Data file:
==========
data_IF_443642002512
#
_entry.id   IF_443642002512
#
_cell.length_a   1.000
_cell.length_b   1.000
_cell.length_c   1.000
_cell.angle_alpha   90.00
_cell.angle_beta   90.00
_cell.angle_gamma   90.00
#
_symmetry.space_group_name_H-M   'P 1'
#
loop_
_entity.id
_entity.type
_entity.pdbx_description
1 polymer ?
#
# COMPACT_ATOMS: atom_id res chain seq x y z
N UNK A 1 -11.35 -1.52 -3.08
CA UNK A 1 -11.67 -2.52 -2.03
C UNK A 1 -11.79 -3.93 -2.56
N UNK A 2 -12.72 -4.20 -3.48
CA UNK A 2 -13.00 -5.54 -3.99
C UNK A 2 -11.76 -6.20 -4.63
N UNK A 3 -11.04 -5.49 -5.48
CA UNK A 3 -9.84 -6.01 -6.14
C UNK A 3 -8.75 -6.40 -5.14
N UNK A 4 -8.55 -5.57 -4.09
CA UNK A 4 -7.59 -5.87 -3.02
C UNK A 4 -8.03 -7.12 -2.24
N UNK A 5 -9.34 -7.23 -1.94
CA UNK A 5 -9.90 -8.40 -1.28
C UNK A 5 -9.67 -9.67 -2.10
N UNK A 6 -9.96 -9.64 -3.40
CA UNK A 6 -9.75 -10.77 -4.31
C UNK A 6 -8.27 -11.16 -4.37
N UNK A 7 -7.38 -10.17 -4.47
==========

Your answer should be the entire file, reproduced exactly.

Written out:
data_IF_443642002512
#
_entry.id   IF_443642002512
#
_cell.length_a   1.000
_cell.length_b   1.000
_cell.length_c   1.000
_cell.angle_alpha   90.00
_cell.angle_beta   90.00
_cell.angle_gamma   90.00
#
_symmetry.space_group_name_H-M   'P 1'
#
loop_
_entity.id
_entity.type
_entity.pdbx_description
1 polymer ?
#
# COMPACT_ATOMS: atom_id res chain seq x y z
N UNK A 1 -11.35 -1.52 -3.08
CA UNK A 1 -11.67 -2.52 -2.03
C UNK A 1 -11.79 -3.93 -2.56
N UNK A 2 -12.72 -4.20 -3.48
CA UNK A 2 -13.00 -5.54 -3.99
C UNK A 2 -11.76 -6.20 -4.63
N UNK A 3 -11.04 -5.49 -5.48
CA UNK A 3 -9.84 -6.01 -6.14
C UNK A 3 -8.75 -6.40 -5.14
N UNK A 4 -8.55 -5.57 -4.09
CA UNK A 4 -7.59 -5.87 -3.02
C UNK A 4 -8.03 -7.12 -2.24
N UNK A 5 -9.34 -7.23 -1.94
CA UNK A 5 -9.90 -8.40 -1.28
C UNK A 5 -9.67 -9.67 -2.10
N UNK A 6 -9.96 -9.64 -3.40
CA UNK A 6 -9.75 -10.77 -4.31
C UNK A 6 -8.27 -11.16 -4.37
N UNK A 7 -7.38 -10.17 -4.47